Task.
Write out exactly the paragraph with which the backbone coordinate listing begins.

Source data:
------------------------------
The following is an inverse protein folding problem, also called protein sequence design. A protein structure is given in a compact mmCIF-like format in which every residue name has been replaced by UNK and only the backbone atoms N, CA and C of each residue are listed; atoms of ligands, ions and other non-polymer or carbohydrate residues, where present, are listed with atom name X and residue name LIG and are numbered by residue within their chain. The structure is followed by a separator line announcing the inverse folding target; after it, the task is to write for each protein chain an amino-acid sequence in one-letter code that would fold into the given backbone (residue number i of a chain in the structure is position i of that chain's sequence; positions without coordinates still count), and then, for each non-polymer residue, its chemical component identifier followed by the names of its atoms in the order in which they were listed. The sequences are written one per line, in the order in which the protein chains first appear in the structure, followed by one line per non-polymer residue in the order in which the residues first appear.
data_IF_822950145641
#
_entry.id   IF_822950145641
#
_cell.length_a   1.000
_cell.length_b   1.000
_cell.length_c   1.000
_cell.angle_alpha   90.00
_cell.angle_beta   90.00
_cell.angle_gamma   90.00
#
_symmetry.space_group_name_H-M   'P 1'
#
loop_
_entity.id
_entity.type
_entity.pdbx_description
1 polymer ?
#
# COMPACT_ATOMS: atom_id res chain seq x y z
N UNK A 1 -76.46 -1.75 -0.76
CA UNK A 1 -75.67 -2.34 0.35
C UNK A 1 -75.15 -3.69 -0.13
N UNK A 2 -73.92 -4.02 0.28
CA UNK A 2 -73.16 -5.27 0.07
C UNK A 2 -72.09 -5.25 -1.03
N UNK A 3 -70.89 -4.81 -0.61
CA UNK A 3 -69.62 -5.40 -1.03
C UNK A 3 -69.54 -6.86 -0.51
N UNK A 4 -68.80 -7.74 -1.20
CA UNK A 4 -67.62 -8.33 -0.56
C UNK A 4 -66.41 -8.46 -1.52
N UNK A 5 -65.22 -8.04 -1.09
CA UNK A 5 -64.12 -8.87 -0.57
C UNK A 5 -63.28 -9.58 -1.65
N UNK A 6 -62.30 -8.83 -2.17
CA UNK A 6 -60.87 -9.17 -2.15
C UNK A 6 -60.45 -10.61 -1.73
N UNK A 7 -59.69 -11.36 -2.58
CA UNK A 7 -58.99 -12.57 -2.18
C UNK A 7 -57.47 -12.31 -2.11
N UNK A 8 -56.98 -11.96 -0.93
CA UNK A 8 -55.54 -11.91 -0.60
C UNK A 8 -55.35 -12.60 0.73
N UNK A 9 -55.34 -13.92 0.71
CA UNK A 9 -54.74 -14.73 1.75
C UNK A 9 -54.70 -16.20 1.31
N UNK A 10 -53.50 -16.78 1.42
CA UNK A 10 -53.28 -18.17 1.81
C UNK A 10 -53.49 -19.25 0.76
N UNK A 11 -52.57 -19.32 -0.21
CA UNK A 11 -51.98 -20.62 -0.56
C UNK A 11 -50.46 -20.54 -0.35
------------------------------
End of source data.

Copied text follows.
The following is an inverse protein folding problem, also called protein sequence design. A protein structure is given in a compact mmCIF-like format in which every residue name has been replaced by UNK and only the backbone atoms N, CA and C of each residue are listed; atoms of ligands, ions and other non-polymer or carbohydrate residues, where present, are listed with atom name X and residue name LIG and are numbered by residue within their chain. The structure is followed by a separator line announcing the inverse folding target; after it, the task is to write for each protein chain an amino-acid sequence in one-letter code that would fold into the given backbone (residue number i of a chain in the structure is position i of that chain's sequence; positions without coordinates still count), and then, for each non-polymer residue, its chemical component identifier followed by the names of its atoms in the order in which they were listed. The sequences are written one per line, in the order in which the protein chains first appear in the structure, followed by one line per non-polymer residue in the order in which the residues first appear.